Hot on the heels of the U.S. women’s FIFA World Cup victory, TV4 Entertainment and Strong Eagle Media have joined forces to launch a 24/7 digital soccer channel, featuring game coverage, commentary and original content.
Strong Eagle Media was created earlier in 2015 by entrepreneur Bert Bedrosian, along with producers David Salzberg and Christian Tureaud (The Hornet’s Nest, The Perfect Game).
In an interview with StreamDaily, Salzberg talked about why the prodco chose soccer as its first channel to launch.
“There are so many people around the world who are passionate about soccer, not just as players or fans, but parents of young soccer players,” said Salzberg.
That’s why much of the programming will focus on education and training, as well as game coverage and commentary, he said.
Strong Eagle has partnered with former American soccer player Paul Caliguiri (famous for the 1989 “shot heard round the world“) to develop some of that programming.
“There are people who want to know ‘How did Paul go pro? How do soccer players get into college ball?’” said Salzberg. “Paul and I have talked about what will differentiate us from other (sports channels). We want to do programming that’s participatory for all ages.”
TV4, founded in 2012 by Jon Cody (former GM of Hulu), specializes in the distribution of niche-interest broadband channels. Salzberg has said TV4 will handle the distribution of the channel, while Strong Eagle focuses on programming.
The content will be available on Amazon and Hulu. Production of some of the channel’s programming has already begun, and Salzberg expects the content to become available in September.
He said Strong Eagle is still currently in talks with different leagues and potential partners, to be revealed in the next 60 days.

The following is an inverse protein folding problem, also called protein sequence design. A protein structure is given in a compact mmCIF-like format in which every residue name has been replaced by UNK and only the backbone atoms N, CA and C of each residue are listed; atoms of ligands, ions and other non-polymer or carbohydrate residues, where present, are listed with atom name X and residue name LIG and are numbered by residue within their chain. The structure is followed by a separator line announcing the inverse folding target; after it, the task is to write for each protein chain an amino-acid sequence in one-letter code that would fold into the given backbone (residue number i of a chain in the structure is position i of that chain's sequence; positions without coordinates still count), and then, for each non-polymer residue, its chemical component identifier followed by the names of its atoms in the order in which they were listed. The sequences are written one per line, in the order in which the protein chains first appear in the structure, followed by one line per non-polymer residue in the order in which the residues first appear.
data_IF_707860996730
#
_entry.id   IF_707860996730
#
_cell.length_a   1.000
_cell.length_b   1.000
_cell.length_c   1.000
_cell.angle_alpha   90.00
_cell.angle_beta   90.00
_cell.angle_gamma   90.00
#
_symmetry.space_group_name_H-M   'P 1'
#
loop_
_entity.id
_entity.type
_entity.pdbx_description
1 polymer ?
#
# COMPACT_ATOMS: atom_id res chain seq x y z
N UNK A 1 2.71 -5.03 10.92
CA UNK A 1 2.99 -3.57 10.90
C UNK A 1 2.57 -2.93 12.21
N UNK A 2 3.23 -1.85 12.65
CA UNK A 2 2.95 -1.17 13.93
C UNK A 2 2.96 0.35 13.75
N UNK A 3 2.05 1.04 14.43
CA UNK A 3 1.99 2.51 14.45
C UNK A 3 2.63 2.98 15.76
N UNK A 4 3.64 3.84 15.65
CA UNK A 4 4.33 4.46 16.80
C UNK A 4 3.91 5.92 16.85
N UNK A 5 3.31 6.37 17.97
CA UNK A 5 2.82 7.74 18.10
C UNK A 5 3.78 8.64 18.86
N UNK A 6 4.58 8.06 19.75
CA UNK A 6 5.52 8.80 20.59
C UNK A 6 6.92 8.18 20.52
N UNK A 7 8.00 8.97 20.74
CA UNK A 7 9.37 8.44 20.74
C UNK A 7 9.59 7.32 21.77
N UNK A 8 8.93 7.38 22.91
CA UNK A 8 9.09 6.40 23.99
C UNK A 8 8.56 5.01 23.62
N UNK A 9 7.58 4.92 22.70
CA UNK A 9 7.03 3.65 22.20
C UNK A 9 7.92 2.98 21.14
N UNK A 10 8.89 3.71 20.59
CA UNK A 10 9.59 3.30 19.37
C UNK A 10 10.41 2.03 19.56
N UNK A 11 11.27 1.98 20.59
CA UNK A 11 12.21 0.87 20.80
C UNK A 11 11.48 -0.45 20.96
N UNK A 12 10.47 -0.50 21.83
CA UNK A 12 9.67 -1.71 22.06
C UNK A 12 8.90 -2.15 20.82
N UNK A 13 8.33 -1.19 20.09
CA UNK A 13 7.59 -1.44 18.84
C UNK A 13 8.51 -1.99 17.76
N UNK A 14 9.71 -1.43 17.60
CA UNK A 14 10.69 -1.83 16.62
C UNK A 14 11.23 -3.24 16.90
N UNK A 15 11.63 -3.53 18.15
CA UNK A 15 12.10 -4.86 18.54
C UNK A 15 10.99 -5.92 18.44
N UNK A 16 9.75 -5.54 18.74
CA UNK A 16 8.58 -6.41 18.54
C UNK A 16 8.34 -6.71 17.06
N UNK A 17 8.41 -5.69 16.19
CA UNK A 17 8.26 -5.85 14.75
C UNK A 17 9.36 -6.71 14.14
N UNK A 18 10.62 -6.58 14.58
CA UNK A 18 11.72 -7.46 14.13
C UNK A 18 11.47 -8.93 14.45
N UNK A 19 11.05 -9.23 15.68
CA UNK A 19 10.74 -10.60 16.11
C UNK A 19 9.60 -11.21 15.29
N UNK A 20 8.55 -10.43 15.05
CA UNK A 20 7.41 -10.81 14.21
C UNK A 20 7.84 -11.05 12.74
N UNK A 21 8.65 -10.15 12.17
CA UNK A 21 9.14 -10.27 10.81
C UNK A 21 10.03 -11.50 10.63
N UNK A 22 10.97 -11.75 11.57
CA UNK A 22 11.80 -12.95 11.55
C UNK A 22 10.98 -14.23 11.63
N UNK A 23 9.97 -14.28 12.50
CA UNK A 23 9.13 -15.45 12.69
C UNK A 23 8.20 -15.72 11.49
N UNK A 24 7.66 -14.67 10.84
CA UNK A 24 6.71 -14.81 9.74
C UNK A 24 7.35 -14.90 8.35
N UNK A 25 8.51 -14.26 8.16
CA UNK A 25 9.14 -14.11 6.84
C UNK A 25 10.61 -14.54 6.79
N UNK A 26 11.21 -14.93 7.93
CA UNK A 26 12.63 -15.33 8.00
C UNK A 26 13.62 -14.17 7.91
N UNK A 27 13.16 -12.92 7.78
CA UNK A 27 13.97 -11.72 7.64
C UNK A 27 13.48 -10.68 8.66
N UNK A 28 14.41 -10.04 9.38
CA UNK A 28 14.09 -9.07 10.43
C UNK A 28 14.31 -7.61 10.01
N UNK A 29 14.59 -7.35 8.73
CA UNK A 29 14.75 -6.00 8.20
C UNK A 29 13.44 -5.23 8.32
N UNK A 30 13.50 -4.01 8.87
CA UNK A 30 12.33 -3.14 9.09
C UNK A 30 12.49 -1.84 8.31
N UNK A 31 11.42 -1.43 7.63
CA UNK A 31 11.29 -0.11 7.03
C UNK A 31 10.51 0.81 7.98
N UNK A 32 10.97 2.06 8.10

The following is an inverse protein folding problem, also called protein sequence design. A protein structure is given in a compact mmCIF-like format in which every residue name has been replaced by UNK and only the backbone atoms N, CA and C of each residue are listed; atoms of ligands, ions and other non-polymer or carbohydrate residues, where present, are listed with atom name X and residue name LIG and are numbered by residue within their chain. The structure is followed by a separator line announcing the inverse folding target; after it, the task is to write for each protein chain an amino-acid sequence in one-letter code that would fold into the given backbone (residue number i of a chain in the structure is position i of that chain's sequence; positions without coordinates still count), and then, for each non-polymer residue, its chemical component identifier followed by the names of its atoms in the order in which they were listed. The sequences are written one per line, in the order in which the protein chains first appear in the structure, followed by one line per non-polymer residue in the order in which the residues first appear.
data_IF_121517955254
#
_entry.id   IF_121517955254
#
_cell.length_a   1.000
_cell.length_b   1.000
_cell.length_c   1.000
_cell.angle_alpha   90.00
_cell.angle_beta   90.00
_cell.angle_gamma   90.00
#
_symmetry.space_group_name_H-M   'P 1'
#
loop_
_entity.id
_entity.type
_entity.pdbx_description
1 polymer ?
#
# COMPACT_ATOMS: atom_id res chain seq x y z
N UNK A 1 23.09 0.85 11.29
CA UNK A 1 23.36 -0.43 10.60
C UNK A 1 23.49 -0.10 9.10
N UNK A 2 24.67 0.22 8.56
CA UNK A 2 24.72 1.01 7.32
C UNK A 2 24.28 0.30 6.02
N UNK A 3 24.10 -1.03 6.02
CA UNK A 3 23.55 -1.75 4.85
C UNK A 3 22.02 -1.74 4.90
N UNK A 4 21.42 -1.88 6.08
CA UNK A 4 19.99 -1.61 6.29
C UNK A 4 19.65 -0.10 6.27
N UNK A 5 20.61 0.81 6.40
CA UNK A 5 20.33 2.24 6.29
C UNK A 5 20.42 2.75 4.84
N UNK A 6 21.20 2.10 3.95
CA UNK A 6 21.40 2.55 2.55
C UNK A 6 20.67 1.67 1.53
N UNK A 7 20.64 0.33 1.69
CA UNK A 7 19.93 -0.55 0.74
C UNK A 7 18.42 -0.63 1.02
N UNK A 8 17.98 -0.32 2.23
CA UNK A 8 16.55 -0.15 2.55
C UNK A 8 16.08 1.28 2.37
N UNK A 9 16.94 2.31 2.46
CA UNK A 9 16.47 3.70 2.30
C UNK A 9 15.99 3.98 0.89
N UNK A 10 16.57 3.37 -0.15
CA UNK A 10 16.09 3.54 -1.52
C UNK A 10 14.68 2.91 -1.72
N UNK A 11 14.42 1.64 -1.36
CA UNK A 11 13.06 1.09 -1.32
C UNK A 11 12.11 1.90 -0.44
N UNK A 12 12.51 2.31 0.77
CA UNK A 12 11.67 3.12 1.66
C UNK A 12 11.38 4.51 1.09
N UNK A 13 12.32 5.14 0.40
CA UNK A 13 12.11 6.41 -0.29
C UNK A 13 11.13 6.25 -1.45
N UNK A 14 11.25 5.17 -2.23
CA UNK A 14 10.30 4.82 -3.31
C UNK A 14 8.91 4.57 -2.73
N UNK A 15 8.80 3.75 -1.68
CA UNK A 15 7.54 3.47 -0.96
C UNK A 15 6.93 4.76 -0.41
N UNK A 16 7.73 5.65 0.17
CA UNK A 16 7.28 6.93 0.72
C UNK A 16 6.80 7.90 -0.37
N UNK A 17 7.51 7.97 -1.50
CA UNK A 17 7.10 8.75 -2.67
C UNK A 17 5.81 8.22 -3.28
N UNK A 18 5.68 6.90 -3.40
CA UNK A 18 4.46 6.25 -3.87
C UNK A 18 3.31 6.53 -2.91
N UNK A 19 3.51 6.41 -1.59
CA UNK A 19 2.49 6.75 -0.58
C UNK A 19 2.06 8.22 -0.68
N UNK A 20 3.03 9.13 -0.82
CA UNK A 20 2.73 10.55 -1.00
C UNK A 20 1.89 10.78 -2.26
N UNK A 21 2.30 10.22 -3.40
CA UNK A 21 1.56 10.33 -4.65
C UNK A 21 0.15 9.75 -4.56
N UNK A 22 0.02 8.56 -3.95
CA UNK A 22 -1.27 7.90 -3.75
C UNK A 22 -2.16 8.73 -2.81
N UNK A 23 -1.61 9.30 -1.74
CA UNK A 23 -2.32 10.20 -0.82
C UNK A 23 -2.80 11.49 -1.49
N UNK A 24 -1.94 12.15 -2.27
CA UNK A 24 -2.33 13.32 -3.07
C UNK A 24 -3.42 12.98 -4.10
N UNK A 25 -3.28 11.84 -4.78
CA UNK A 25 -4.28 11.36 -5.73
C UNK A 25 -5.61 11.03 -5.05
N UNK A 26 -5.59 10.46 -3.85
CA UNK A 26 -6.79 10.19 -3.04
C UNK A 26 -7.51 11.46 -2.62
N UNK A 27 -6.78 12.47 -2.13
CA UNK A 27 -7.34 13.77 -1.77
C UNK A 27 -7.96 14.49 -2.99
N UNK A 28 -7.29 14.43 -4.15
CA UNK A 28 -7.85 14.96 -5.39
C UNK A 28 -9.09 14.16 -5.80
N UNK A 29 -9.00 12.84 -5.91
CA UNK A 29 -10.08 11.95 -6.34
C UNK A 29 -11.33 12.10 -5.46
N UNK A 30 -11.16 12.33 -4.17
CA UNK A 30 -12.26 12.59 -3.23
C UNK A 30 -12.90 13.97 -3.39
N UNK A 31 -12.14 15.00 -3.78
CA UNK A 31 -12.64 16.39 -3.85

Through the partnership, TV4 and Strong Eagle plan to launch at least 10 genre-specific digital channels throughout 2015 and 2016. The topics of the channels have not yet been finalized yet, but Salzberg said he hopes to include more sports content, lifestyle content and potentially a channel focusing on female empowerment.
NFL and even college football still dominate U.S. sports viewership, but Americans love of soccer is growing (according to the New York Times, 25 million viewers tuned in for the U.S.-Portugal match of the 2014 men’s World Cup, more than the 15.5 million viewers of that year’s NBA finals).
And, according to Vancouver-based analysts TV By The Numbers, the U.S. women’s victory over Japan was the most-watched soccer match in U.S. history, with 25.4 million viewers tuning in for the match.
Salzberg said to wait to launch the new channel until soccer is even more popular in the U.S. would be a mistake.
“If the train is already at the station, you’ve missed it,” he said.